5 Critical Home Refinancing Pros and Cons

If you have a mortgage on your house, then presumably that is one of the most significant bills you pay each month. It’s like paying rent when you live in an apartment, but with one vital difference. The difference is that you’re gradually building equity, with the idea being that someday, you will own your home outright.

However, some people find the amount they pay each month onerous, and they decide they want to refinance. Refinancing your mortgage can pay off in your favor, but there are some potential drawbacks to doing it as well. Let’s look at both pros and cons, so you can better decide whether this is something that makes sense for you.

You Can Get a Big Chunk of Money at One Time

Before we start talking about home financing pros and cons, you should know about refinancing calculators. A refinancing calculator lets you look at:

  • The original loan amount
  • The original mortgage rate
  • The loan date
  • The current interest rate

You compare these to the new loan, looking at various factors, such as points, fees, and closing costs. You’re trying to figure out whether what you save in interest justifies paying all of those. If it does, you should refinance, but if it doesn’t, you shouldn’t move forward.

Now, on to the pros and cons. You can refinance and cash out a home equity chunk if you want. When you do that, you’ll have a large amount of money on your hands. You can use it if you’re going to do something like pay for a child’s college education or start a business.

However, the money you take out will cost you more in interest over your new loan’s life. In other words, you’ll have the cash you need for some particular endeavor, but you’ll reduce your home’s equity. Because you reset your loan term, you will also pay more in interest.

You Can Reduce Your Loan Term

Reducing your loan term is another potential reason you may want to refinance. Let’s say you can easily afford to pay your monthly payments right now. This might be the case if:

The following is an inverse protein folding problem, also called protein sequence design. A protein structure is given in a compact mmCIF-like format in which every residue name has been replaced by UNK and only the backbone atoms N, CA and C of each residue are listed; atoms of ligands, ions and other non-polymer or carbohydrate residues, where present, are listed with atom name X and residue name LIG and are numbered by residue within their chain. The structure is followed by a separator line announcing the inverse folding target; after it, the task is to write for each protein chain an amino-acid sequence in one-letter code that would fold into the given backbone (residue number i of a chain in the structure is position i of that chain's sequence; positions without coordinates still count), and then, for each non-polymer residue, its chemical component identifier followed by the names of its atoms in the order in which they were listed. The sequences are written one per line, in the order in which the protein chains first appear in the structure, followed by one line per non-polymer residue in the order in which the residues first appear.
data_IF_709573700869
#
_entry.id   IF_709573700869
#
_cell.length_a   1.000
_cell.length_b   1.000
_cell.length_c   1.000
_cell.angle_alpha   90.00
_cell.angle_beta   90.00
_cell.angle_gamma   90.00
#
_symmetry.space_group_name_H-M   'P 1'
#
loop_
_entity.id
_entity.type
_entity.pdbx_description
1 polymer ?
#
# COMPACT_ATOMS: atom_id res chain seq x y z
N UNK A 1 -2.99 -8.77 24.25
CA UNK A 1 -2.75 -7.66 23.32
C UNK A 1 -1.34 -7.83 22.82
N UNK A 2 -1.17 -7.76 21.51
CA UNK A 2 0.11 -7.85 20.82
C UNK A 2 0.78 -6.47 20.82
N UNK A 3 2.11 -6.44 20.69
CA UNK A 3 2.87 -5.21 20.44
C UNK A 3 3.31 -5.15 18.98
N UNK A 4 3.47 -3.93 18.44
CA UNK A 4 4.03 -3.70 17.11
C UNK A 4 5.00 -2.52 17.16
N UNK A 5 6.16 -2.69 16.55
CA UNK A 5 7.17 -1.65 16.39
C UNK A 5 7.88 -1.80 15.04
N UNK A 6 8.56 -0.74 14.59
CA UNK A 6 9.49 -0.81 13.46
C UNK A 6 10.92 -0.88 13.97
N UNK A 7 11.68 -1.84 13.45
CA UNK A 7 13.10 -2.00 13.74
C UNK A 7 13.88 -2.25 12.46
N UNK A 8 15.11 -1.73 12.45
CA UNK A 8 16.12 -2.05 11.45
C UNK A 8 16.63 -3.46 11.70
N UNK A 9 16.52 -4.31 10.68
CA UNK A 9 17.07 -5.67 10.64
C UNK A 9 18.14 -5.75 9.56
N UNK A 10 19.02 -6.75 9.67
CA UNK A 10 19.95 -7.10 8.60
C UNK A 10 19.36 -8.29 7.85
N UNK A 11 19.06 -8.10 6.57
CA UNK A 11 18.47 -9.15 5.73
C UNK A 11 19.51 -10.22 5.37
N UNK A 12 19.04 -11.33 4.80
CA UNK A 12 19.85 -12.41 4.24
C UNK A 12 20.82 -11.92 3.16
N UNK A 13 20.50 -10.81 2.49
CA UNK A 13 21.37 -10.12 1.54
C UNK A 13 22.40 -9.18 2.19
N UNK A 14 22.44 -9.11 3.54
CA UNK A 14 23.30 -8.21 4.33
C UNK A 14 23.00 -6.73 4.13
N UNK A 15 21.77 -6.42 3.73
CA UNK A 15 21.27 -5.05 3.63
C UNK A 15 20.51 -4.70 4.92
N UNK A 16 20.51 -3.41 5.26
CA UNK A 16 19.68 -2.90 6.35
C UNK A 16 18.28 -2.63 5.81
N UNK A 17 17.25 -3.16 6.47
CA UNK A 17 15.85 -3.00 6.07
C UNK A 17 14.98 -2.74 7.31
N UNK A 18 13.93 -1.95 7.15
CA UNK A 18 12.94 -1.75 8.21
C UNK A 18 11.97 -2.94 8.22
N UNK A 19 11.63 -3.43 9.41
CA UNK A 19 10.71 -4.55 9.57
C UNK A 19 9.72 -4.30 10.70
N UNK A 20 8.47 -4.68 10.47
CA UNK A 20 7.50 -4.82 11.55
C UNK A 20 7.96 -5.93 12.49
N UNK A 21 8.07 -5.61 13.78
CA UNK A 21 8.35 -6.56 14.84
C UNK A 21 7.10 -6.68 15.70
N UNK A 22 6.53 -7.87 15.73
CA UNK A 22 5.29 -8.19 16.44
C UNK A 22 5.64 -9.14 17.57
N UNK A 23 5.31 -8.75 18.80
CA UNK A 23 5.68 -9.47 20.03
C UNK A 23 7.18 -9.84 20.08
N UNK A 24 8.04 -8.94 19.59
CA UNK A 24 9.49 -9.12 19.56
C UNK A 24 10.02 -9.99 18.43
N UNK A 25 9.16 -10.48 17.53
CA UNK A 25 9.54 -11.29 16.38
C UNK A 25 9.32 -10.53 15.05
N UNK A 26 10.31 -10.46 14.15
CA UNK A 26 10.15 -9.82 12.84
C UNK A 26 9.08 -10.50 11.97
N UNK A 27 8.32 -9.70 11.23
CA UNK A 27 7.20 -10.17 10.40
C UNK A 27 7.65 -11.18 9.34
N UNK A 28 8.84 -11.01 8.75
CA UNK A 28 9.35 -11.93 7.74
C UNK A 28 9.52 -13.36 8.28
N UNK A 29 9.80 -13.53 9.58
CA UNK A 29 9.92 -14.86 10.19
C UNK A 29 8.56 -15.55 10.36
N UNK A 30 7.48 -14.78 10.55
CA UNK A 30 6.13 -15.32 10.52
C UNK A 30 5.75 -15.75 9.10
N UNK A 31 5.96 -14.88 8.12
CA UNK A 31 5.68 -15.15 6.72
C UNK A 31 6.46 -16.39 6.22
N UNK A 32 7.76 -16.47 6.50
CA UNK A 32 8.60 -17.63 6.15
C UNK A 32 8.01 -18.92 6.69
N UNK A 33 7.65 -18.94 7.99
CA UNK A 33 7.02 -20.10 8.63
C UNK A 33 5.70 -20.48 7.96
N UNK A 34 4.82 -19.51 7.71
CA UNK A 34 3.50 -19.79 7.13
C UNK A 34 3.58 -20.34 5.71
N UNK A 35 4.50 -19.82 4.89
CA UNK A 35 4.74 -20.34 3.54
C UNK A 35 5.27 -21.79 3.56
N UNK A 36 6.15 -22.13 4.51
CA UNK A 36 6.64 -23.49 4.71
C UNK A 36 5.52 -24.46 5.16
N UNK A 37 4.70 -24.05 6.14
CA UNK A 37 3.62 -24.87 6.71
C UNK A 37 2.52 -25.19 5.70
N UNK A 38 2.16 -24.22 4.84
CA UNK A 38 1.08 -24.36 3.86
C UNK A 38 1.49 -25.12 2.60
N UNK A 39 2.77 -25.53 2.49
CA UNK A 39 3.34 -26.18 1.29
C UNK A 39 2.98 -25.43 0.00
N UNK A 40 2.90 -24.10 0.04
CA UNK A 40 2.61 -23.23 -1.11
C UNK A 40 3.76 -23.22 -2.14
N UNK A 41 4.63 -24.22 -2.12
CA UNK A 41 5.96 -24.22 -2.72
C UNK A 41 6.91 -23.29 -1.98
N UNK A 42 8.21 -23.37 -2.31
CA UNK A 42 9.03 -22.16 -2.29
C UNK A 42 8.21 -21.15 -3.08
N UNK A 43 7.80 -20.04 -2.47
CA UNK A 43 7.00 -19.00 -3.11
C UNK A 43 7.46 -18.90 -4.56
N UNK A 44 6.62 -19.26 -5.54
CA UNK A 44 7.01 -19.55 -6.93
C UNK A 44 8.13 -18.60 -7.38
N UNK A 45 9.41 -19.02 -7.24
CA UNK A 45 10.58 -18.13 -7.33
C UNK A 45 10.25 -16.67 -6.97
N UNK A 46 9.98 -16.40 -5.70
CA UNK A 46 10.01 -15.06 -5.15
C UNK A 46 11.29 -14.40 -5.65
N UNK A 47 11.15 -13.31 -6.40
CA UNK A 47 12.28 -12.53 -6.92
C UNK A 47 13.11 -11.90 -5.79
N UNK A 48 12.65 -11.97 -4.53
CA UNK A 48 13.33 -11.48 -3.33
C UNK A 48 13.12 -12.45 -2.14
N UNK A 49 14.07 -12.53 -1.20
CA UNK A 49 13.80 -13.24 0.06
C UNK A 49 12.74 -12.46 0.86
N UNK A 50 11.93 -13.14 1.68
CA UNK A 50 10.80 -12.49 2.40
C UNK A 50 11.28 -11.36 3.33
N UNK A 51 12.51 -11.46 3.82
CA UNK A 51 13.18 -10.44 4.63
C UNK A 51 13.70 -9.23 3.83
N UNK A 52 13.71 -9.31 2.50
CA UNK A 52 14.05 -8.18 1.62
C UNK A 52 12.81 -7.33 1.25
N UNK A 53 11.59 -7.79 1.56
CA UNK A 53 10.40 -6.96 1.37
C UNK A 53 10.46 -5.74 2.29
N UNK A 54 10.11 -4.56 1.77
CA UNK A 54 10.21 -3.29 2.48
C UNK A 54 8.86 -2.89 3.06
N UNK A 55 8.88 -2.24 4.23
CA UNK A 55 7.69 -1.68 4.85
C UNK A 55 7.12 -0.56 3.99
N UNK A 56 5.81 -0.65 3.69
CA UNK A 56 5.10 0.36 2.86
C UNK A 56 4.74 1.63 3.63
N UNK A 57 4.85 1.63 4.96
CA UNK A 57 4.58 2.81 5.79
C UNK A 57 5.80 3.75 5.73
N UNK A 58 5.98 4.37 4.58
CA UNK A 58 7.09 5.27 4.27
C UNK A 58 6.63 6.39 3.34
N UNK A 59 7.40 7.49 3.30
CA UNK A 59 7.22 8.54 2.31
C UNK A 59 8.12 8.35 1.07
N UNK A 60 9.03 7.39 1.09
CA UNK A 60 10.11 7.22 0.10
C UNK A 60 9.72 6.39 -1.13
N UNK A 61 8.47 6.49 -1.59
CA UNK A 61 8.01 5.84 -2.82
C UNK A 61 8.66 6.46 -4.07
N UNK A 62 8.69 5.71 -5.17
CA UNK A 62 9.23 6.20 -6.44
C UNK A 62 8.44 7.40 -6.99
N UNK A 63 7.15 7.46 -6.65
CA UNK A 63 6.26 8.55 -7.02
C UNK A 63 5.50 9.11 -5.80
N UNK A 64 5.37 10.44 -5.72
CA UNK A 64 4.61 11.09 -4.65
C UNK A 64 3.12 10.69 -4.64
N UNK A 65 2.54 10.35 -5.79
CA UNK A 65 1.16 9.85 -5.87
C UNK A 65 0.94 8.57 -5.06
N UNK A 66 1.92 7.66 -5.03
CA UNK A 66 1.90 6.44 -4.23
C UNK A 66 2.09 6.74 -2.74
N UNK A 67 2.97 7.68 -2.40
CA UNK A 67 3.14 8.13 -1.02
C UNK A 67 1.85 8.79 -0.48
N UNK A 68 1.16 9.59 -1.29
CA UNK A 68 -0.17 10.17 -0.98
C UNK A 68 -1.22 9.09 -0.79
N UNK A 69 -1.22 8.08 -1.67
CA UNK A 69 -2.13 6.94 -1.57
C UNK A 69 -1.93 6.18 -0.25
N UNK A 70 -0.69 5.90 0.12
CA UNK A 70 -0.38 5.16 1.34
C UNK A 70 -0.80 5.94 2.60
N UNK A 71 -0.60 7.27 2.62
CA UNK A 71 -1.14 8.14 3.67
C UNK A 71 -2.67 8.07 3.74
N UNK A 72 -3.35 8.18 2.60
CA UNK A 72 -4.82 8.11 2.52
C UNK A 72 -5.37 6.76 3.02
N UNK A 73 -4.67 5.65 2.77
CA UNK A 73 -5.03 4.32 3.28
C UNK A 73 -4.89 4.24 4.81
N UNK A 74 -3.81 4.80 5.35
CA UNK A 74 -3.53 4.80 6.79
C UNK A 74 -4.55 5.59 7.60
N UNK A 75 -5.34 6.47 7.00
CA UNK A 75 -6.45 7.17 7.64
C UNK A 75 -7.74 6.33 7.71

You could shorten your loan term and pay more per month over a shorter period. You could own your home sooner, and you could save tens of thousands of interest dollars.

You Can Switch to a Fixed Rate

Maybe your original mortgage is an ARM, or an adjustable-rate mortgage. Your first fixed term may be about to expire. If so, now just might be the time to refinance.

If you do, you can lock in a fixed-rate mortgage this time. This keeps rising interest rates from hurting you in the future. You can also budget easier because you’ll have the same interest payment and principal each month.

The real pro here is that you get potential cost savings and stability. The con is that you really can’t take advantage if interest rates drop in the future unless you refinance again.

You Can Get a Lower Interest Rate

Maybe interest rates drop after you set up your initial loan. If you refinance, you can certainly take advantage of that lower rate. Depending on how long you have had your loan, you might save a ton of money.

You can reduce your overall interest payments. However, whether this matters depends on how long you have had your loan. If you’ve had it for more than a few years, you may not save in the long run.

You Can Get Lower Monthly Payments

Lower monthly payments are perhaps the reason why more individuals and families refinance than any other. If you have made payments for several years, and you refinance for another 30-year term, you can pay much lower monthly payments from that point forward.

The drawback is that you’ve pushed back the time till you can own your home outright. If that doesn’t matter so much to you, and you just want to pay less each month, this might be the right move. Still, you should remember that you’ll pay more in total interest.

You will need to carefully consider your situation before you decide whether refinancing will work for you. Think about your short and long-term financial goals.

If you’re having trouble, reach out to a financial planner. They can help you look at the numbers and determine whether refinancing makes sound economic sense for you and your family.